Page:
The dates from trench 2 were obtained from animal bones (three items) and charcoal from hearths (three items). The bulk of the dates encompass 8160–7198 calBC, 2σ, or 7947–7336 calBC, 2σ, when modelled. We suppose that the major part of the cultural deposits of the layer B was formed during this timeslot. There is a comparable date in the conventional dataset (Figure 8(a)), namely the date Ki-7669, 7936–7381 calBC.
In general case, the dates made on charcoal could be misleading due to “old wood effect” (Schiffer, 1986). However, this group of dates for the layer B consists of three dates on charcoal and three dates on bones, being in relatively good correspondence and, thus, they can be treated as cross-checked.
The date Poz-51296 (7810 ± 80 BP) fits well with the date Poz-51304 (7980 ± 40 BP) from trench 1 as well as with the date Ki-7668 (8020 ± 70 BP), suggesting some early VII mill. BC habitation on the surface of the layer B. The date Poz-51306 is an obvious outsider (Table 1). It corresponds rather to dating of the lower layer A. The unmovable objects (fireplaces) of the layer B were firmly placed by 14C dates into the first half – middle of VIII mill. BC.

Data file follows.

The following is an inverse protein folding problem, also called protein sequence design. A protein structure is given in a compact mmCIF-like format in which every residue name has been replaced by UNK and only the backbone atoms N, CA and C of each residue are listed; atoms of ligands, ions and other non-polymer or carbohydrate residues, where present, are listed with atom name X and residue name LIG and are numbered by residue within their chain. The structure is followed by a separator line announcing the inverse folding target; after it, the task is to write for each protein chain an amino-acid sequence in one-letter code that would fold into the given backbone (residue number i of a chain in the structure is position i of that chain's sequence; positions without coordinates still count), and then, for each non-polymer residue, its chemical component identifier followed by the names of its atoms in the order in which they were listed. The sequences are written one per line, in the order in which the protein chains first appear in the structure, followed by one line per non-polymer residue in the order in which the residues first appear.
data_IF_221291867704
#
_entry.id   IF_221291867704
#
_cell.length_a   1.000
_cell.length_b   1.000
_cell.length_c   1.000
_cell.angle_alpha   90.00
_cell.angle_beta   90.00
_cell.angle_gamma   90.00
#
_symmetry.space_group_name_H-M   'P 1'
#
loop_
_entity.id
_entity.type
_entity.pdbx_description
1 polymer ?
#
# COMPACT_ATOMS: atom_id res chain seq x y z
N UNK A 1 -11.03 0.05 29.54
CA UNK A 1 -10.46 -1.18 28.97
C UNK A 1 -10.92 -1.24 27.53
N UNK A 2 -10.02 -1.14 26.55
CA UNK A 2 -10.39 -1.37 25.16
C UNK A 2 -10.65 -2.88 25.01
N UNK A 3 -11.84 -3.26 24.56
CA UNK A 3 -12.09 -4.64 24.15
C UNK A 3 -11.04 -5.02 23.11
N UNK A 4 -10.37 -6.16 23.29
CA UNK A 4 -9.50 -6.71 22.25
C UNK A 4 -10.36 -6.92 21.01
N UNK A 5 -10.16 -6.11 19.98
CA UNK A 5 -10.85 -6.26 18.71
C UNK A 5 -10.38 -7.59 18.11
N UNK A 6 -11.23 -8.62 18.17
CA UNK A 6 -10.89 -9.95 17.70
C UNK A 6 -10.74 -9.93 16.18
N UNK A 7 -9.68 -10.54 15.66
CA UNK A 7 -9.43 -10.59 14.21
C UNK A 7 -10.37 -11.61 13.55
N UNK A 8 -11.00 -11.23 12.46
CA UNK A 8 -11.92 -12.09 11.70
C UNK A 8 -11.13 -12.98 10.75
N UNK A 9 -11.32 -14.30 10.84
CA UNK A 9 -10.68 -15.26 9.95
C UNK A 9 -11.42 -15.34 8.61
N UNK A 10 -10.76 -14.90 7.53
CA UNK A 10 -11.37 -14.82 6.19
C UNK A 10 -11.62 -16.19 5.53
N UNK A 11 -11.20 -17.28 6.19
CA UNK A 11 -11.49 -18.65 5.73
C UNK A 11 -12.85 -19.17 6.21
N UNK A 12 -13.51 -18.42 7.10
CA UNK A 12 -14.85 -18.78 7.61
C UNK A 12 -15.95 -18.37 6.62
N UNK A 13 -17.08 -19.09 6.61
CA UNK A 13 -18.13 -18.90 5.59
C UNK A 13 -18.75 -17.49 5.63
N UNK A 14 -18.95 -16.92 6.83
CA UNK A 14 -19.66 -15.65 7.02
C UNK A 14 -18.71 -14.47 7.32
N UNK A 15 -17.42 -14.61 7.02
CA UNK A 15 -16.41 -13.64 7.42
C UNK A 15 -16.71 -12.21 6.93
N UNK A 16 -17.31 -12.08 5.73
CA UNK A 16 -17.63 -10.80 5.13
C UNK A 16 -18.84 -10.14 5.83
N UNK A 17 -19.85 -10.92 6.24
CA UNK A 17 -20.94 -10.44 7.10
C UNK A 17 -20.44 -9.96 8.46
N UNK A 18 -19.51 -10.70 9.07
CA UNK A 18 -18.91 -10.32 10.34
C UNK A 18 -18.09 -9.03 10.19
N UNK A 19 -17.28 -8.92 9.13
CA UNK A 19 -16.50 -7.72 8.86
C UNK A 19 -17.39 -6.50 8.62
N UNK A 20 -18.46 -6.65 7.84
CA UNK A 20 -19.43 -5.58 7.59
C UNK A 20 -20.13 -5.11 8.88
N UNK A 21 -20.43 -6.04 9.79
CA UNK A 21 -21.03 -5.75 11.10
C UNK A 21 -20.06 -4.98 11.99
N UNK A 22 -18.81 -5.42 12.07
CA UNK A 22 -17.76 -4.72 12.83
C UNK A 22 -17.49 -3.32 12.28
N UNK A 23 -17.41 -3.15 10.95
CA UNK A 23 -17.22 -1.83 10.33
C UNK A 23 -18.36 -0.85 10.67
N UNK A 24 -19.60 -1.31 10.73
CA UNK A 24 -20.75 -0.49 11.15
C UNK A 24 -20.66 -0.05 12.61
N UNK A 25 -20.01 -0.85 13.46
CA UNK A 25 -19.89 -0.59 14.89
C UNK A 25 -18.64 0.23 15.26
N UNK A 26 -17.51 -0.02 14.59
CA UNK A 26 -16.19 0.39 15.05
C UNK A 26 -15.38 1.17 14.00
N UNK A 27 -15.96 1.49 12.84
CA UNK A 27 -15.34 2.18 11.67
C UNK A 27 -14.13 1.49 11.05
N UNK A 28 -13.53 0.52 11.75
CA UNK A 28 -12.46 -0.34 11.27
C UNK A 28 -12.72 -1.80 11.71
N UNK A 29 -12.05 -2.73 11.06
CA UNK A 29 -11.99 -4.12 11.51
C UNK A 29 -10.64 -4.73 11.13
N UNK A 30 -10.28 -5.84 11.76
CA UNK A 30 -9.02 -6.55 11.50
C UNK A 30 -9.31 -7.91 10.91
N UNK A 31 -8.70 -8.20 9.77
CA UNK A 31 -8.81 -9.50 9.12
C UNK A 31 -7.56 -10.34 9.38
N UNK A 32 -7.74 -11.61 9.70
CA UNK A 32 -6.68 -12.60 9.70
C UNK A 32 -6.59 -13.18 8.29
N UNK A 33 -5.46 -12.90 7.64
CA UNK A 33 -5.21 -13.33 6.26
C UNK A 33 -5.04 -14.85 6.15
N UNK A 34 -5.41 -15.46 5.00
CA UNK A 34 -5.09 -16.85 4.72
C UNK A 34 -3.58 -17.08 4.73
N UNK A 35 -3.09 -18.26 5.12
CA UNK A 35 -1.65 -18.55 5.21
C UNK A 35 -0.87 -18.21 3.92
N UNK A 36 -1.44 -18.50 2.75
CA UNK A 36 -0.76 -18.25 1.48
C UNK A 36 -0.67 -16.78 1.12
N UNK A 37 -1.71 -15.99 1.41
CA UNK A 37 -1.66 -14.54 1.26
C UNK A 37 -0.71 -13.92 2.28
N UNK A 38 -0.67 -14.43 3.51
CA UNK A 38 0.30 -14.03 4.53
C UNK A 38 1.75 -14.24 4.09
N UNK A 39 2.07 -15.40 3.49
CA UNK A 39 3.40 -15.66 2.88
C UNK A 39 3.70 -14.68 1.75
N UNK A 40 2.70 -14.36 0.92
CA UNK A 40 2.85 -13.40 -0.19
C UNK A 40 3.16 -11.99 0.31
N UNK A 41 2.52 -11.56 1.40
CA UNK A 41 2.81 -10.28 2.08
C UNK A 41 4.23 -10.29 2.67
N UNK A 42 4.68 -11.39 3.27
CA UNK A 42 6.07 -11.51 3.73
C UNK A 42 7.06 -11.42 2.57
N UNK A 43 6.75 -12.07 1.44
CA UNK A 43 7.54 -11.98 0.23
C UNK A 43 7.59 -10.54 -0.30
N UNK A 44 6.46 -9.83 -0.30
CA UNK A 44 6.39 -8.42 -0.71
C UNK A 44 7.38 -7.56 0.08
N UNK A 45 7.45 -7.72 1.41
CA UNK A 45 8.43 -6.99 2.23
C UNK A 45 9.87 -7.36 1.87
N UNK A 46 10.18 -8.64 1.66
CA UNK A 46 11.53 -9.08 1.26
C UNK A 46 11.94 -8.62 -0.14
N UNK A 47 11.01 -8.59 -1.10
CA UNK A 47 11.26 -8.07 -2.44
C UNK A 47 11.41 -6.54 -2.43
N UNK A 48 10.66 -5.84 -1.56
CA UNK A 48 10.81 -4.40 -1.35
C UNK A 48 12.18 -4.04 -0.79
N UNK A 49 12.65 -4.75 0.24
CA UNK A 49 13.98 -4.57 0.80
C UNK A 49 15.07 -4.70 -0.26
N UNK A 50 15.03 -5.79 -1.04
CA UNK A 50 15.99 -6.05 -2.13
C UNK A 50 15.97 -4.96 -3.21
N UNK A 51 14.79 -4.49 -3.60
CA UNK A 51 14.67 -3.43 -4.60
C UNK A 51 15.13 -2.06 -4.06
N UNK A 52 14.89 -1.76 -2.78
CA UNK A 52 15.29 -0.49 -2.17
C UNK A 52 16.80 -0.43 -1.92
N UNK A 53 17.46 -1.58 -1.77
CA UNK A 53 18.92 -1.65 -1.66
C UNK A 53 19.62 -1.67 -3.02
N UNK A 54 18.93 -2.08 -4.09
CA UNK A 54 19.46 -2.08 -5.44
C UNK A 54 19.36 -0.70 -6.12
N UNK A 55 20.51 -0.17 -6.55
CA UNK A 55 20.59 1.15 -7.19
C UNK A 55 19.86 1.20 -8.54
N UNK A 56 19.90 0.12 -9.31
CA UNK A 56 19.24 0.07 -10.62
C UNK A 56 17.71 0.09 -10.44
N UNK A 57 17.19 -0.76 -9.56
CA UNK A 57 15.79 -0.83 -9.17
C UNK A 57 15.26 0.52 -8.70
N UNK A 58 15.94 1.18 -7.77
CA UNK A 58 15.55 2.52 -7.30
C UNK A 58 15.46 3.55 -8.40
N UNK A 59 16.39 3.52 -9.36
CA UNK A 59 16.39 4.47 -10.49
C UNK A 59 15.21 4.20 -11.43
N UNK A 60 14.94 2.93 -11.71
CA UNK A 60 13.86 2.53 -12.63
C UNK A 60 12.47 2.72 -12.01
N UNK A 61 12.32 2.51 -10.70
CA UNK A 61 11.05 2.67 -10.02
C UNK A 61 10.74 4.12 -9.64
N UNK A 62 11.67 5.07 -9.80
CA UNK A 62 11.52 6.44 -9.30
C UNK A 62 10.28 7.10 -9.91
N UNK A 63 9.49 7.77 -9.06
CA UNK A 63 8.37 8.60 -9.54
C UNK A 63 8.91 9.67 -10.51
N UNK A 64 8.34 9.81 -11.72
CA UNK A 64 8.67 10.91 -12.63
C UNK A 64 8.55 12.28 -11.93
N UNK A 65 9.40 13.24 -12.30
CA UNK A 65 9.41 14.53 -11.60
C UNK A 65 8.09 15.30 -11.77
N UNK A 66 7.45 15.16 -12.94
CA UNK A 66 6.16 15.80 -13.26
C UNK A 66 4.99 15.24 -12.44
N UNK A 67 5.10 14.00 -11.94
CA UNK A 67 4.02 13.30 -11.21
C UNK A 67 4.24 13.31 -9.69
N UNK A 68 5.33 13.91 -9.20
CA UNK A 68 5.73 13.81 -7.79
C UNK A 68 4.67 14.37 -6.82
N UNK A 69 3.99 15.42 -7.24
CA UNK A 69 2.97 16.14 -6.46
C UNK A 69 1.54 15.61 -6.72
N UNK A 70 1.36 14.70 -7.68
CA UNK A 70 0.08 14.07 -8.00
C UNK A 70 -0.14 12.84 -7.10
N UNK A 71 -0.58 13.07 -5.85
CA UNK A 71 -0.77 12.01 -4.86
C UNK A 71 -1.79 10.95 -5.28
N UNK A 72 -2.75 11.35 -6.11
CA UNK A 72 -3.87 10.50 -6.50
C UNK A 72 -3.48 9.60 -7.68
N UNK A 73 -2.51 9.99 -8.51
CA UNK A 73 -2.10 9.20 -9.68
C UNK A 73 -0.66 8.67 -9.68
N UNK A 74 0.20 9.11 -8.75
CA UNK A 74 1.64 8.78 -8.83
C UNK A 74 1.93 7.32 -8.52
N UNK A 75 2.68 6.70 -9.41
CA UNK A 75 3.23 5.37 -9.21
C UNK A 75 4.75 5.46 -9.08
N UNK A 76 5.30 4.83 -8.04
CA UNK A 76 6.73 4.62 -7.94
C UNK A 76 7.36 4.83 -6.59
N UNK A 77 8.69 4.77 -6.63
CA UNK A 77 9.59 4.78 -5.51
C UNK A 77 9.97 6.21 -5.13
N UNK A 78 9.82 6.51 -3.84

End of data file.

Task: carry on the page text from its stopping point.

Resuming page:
6 Lithic Assemblage
6.1 Raw Material
Chipped stone finds are almost exclusively done of flint (Figures 9 and 10). The sortation of lithic artefacts into raw material units was carried out macroscopically, by characteristics seen by a naked eye or with a magnification not more than x10. In order to describe raw material variability, we use a letter-numerical code proposed for the Middle Paleolithic materials of Temnata Cave (Pawlikowski, 1992). The first part of code stands for a country of raw material origin (in our case UA for Ukraine). The middle part denominates a site where a sample was recovered (KM1 – for Kamyana Mohyla 1). The last part of code includes an abbreviation for a raw material type (F – flint) and an index number of a lithogroup.
Among 605 artefacts (trench no. 2), the following 8 raw material groups were identified.
UA-KM1-F1 – homogenous, bright-yellow to honey-coloured flint. It is transparent when thin. It has no visible inclusions.